The game's novel use of pre-rendered 3D models and visuals were lauded among critics, with many citing that its graphics were the first of its kind and helped set it far apart from its contemporaries. Lucas Thomas from IGN and Scott Marriott from AllGame both commended the game's advanced visual techniques and expressed surprise that Nintendo's 16-bit system could deliver such vitality, while GameSpot's Frank Provo felt that Donkey Kong Country's graphical prowess rivalled that of the forthcoming 32-bit consoles. Nadia Oxford from USGamer similarly acknowledged that the game's visual allure helped Nintendo save face in a period of uncertainty for cartridge-based games and gave praise to Rare's execution of 3D rendering. Michel Garnier from Jeuxvideo said the rendering offered a new depth of realism. In retrospect, Nintendo Life's Alex Olney said the pioneering graphics would survive the test of time, while Oxford was more sceptical, saying that despite the "unholy coupling" of Donkey Kong Country's pre-rendered graphics and the SNES processor, the game featured a variety of "paper thin" backgrounds. Writing for Entertainment Weekly, Bob Strauss said the backgrounds were "movie-like" and praised its "monster" textures and impressive 3D characters. Vera Brinkmann from Aktueller Software Markt considered the graphics the best she had seen on a home console, with particular praise for the fluid running animations. Jeff Pearson of Nintendojo also appreciated the immersive background mattes and said Donkey Kong Country was a "visual masterpiece" and the best-looking game on the SNES. Alexi Kopalny from Top Secret thought the game's visuals were superior to those of Doom and described them as "witchcraft". Shortly before the release of Donkey Kong Country 2, Chet McDonnell from Next Generation wrote that Donkey Kong Country featured the best graphics on a home console, bolstered by the "superior" colour palette of the SNES.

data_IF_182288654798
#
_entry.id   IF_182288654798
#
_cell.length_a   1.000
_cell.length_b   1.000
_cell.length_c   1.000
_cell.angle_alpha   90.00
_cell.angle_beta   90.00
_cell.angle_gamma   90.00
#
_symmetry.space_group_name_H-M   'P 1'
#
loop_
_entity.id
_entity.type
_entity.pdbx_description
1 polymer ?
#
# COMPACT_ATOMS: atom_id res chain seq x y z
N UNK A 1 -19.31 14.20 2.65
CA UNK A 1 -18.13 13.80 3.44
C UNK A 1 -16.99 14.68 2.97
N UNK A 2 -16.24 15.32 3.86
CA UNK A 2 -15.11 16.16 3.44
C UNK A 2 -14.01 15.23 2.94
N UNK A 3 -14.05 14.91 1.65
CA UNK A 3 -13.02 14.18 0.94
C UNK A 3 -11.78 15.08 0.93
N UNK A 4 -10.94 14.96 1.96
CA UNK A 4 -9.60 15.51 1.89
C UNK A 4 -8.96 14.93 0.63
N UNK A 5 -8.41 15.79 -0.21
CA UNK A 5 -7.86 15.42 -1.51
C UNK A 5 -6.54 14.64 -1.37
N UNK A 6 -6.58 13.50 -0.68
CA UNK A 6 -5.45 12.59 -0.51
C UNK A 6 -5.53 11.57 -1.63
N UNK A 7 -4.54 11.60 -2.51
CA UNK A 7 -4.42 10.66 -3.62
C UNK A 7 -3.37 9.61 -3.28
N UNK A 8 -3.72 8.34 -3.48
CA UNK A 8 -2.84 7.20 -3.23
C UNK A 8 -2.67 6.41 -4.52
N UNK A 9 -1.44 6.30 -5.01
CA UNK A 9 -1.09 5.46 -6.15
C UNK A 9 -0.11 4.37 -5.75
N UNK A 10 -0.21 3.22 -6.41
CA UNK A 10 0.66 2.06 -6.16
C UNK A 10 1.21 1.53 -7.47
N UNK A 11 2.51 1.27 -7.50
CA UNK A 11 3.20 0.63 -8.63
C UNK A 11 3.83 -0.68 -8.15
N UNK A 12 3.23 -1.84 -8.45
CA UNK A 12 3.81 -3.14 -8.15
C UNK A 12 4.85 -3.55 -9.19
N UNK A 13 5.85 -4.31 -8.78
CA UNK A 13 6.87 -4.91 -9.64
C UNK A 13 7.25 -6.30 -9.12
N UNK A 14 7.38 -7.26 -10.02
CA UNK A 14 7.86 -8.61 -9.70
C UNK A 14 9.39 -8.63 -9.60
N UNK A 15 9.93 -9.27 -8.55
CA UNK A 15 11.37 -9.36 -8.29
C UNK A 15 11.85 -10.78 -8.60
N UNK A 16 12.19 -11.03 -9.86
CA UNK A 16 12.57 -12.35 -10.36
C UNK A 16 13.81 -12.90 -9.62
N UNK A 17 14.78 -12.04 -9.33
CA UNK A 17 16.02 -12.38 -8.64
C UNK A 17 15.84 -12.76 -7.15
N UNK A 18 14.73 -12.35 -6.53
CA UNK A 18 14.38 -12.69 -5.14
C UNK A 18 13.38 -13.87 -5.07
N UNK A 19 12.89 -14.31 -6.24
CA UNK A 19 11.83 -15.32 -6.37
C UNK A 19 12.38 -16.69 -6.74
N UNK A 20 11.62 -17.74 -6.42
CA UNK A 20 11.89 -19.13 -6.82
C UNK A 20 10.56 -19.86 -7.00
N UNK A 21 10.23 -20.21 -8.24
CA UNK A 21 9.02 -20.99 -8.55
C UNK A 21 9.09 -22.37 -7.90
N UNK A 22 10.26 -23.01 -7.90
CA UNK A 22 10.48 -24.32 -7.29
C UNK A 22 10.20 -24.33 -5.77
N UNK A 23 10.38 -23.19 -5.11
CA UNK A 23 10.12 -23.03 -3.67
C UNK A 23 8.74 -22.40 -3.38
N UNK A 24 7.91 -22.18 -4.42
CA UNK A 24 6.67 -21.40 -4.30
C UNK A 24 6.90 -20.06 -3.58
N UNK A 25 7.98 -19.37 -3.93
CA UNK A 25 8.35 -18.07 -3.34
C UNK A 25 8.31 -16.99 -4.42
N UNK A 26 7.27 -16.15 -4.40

Although contemporary critics had praise for the game's fluid and fast-paced platforming, some retrospective reviewers have since taken a more critical stance and described its gameplay as overrated. Thomas felt that Donkey Kong Country's visuals sacrificed gameplay in favour of fast sales and a "short-run attention grab" which did not live up to the standards of some of Miyamoto's more "polished" gameplay designs. Marriott echoed this by criticising the game's lack of originality and Donkey and Diddy Kong's shallow range of attacking moves, while Provo, despite noting acknowledging its addictive appeal, felt it had "straightforward" gameplay. McDonnell felt that Donkey Kong Country's gameplay held it back from being a Nintendo blockbuster in its own right. Oxford was one of the retrospective critics who appreciated its fast-flowing gameplay, writing that its levels featured a "surprisingly oppressive" atmosphere which eschewed other platformers' idyllic backdrops. Strauss thought it was wise that Nintendo opted not to emulate the arcade-style gameplay of the original Donkey Kong, while Olney considered the game's new rope swinging and barrel blasting mechanics to be a welcome variation. The game's plethora of secrets invited praise among both contemporary and retrospective reviewers: Garnier considered the game's diversity in "animal buddies" and secret collectables to be one of its main strengths, saying that the goal of attaining a 101% completion rate through finding all of the secrets adds a "delightful" replay value. Marriott and Thomas concurred, opining that its hidden bonus levels add a new layer of playability through constantly arousing curiosity in the player. Karn Bianco from Cubed3 considered the task of finding the game's wealth of secrets "never too tedious", although he noted its spike in difficulty may instil frustration in some. Donkey Kong Country's boss fights also garnered complaints among critics: Oxford, Olney, Pearson and Bianco all found the bosses lacklustre, uninspiring and repetitive.